That night I awoke to a noise in our apartment. Soundlessly, I got out of bed, grabbed the metal baseball bat I kept near my door—a habit I’d picked up from my uncle—and went to look around. I pushed Ariana’s bedroom door open a crack. Her room was dark. It smelled like the autumn-spice candles she always burned. She was fast asleep, curled up on her side under her thick cream comforter. A search of the family room and kitchen turned up empty. Relieved, I decided that I had to have been dreaming or had heard one of our neighbors out in the hall. I stumbled back to my room, cursing under my breath when I jammed my little toe on the edge of the doorframe. 

My head had barely hit the pillow when a raspy, male voice barked, “Trap!

My racing heart drowned out the rest of its words. I knew that voice, and there was never a person attached to it. My mind went numb with fear, and every muscle in my body tensed. I’d thought I was past hearing voices. I wanted to scream and would have, but I didn’t want to wake Ariana. 

The disembodied voice spoke again in a hurried whisper: “Must protect.” There was a long pause. “Up to you.

And then silence. Outside, a distant horn blared and cars swooshed past the apartment complex. I sat in the shadows created by the moonlight and listened. 

It didn’t speak again.

What trap? Protect who? Why was it up to me? The words had been garbled so badly, I wasn’t even sure I’d heard them correctly. Hearing voices freaked me out—it always had. And now I had more questions that I didn’t know how to find the answers to. 

A moment later, Ariana’s blood-curdling scream had me out of bed and sprinting to her room.

About the Author
A little about myself: I write young adult and middle grade novels. I love finding new stories that keep me up late reading. While my favorite genre is fantasy, if the book is beautifully written with characters that come alive, I’m all over it. My debut novel EMBRACE is now available from Omnific Publishing.

Author Links:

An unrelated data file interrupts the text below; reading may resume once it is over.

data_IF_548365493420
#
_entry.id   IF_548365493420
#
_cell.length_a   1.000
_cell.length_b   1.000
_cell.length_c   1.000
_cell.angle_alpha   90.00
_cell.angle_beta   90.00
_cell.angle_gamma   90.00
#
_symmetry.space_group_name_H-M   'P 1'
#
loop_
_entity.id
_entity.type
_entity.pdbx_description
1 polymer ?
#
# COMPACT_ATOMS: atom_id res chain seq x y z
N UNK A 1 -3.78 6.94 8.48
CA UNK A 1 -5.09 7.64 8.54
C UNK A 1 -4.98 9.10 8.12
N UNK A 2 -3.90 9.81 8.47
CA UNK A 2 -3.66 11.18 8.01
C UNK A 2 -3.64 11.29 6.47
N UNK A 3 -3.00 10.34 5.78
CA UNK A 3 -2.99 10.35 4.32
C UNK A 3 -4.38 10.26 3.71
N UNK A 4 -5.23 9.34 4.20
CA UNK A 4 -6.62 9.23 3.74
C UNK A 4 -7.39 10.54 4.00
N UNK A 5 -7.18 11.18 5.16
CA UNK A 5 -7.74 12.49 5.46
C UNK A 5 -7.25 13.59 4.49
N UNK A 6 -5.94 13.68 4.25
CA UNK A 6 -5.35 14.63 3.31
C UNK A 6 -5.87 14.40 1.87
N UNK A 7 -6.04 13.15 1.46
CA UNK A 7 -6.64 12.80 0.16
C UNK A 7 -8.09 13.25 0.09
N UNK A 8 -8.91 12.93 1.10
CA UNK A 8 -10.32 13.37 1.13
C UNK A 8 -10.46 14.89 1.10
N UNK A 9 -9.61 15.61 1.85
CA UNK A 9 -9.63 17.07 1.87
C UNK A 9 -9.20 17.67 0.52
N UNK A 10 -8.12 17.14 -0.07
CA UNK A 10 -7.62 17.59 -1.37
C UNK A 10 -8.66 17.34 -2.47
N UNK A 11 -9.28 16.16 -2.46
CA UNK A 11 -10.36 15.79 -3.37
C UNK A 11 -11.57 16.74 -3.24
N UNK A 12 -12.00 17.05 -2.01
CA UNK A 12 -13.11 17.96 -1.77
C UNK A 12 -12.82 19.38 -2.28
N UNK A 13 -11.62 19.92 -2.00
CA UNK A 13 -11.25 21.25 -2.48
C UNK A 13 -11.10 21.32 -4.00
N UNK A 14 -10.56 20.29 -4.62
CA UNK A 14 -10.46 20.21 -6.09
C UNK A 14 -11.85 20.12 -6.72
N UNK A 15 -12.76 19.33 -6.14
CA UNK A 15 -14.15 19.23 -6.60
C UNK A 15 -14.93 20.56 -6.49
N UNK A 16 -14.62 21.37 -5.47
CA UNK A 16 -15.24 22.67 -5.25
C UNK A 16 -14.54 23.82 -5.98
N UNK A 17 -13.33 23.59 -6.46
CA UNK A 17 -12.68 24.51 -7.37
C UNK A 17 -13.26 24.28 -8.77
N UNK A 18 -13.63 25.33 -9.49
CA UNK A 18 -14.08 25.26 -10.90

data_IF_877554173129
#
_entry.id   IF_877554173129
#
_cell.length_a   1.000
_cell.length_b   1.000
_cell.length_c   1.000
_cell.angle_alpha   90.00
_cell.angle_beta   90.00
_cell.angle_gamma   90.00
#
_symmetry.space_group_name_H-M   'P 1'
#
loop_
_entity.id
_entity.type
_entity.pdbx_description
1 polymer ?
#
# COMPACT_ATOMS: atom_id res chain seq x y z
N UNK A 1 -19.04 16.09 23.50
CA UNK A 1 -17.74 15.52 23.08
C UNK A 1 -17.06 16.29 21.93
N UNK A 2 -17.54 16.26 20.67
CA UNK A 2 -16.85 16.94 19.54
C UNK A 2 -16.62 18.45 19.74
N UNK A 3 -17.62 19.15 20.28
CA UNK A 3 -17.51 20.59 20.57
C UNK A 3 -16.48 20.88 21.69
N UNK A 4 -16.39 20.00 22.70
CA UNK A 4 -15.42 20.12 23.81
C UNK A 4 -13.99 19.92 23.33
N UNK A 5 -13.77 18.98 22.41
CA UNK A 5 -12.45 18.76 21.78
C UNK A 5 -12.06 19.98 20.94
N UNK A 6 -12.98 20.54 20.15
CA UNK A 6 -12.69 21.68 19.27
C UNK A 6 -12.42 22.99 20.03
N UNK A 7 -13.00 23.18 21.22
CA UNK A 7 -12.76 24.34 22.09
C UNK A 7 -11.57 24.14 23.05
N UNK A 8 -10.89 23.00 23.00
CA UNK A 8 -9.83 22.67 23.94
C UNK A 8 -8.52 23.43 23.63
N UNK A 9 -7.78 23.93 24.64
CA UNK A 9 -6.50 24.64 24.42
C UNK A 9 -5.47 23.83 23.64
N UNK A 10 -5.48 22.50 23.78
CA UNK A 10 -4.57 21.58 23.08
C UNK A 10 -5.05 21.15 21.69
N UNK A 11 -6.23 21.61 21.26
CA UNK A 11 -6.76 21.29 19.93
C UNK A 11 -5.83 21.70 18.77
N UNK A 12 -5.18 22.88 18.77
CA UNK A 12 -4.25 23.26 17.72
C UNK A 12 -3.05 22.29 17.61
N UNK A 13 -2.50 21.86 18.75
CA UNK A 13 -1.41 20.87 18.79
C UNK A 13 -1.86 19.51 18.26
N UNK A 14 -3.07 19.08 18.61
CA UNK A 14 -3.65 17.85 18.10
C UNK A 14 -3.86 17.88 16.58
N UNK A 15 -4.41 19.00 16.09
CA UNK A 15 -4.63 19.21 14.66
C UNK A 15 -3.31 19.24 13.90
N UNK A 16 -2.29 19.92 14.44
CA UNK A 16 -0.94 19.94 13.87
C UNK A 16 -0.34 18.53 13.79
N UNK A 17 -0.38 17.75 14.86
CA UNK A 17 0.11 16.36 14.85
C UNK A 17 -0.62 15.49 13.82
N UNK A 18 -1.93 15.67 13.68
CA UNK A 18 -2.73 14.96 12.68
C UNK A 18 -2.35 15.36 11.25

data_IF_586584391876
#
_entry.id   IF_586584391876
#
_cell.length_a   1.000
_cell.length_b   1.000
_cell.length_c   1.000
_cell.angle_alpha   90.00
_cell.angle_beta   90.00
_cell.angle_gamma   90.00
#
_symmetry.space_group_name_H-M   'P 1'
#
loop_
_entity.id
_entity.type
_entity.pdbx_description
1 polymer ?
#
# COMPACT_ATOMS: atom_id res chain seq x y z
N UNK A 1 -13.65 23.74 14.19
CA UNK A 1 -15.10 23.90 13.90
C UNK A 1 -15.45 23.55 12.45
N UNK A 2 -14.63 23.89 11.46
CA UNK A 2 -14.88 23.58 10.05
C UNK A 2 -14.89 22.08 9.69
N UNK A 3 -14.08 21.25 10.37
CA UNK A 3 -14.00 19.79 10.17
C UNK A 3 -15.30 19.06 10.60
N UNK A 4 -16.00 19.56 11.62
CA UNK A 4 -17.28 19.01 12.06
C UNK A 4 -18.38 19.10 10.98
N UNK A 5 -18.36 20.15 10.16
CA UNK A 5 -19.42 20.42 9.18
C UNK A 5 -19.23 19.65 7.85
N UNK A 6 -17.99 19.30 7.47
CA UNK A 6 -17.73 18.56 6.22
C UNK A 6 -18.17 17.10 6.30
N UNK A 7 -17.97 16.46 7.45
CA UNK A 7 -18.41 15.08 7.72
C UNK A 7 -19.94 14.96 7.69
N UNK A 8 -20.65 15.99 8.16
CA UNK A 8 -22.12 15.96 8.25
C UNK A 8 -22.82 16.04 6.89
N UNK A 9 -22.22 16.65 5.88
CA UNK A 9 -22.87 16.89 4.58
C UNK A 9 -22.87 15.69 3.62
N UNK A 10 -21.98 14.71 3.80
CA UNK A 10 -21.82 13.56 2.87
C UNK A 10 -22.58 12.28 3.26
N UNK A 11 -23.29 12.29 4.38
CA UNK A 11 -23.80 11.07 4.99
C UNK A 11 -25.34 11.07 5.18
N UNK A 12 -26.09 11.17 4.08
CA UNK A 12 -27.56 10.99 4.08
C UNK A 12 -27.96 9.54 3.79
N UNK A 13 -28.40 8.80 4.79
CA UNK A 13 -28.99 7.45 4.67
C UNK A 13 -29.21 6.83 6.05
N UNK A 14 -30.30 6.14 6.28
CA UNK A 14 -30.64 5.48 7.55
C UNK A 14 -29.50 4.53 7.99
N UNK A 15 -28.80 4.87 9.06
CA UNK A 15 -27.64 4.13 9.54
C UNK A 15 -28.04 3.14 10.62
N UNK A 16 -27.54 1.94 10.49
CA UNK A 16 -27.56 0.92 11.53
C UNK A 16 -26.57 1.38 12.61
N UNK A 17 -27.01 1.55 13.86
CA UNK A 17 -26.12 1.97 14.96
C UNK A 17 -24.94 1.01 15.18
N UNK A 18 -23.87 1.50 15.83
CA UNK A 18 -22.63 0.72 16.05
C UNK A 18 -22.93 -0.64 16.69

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$20 Amazon or Barnes & Noble Gift Card (INT)
a Rafflecopter giveaway

Book Blitz Organized by:

Wednesday, July 16, 2014

YA Guy Presents... YA! for Nature with Austin Aslan, author of THE ISLANDS AT THE END OF THE WORLD!

Today in my "YA! for Nature" series, I interview Austin Aslan, author of THE ISLANDS AT THE END OF THE WORLD, which debuts on August 5th! It's a great book--I already reviewed it here--and I'm thrilled to have Austin on the blog!

YA Guy: Welcome to the blog, Austin! Can you tell us about your debut, THE ISLANDS AT THE END OF THE WORLD?

Austin Aslan: Hi, YA Guy! Thanks for inviting me onto your blog. I’m excited to be here. ISLANDS AT THE END OF THE WORLD is a young adult disaster/survival novel with science-fiction elements. The story involves a catastrophic global blackout, but it takes place entirely on the Hawaiian Islands. It’s about a 16 year-old girl named Leilani who is half white, half Hawaiian. She lives on the Big Island, but she and her father are on the island of Oahu when the global blackout happens. The islands are suddenly thrust into darkness and isolation. No one knows what’s going on. As days without electricity, without airplane travel, and without food/gas shipments turn to weeks, tensions grow, hunger sets in, and the situation on the islands becomes desperate and violent. Lei and her dad set off on their own to get home to the Big Island by any means necessary. A lot of crazy things happen in this book, and there are some cool science-fiction things going on, too, but this novel is really about a strong father/daughter relationship that’s strained to the limits on a dangerous journey to get back home to family.

YAG: Let's explore the science (fiction) elements of the book a bit. Many writers won’t touch science with a ten foot pole, but I read that you’ve got a Masters degree in Tropical Conservation Biology. How does your science background gel with your literary pursuits?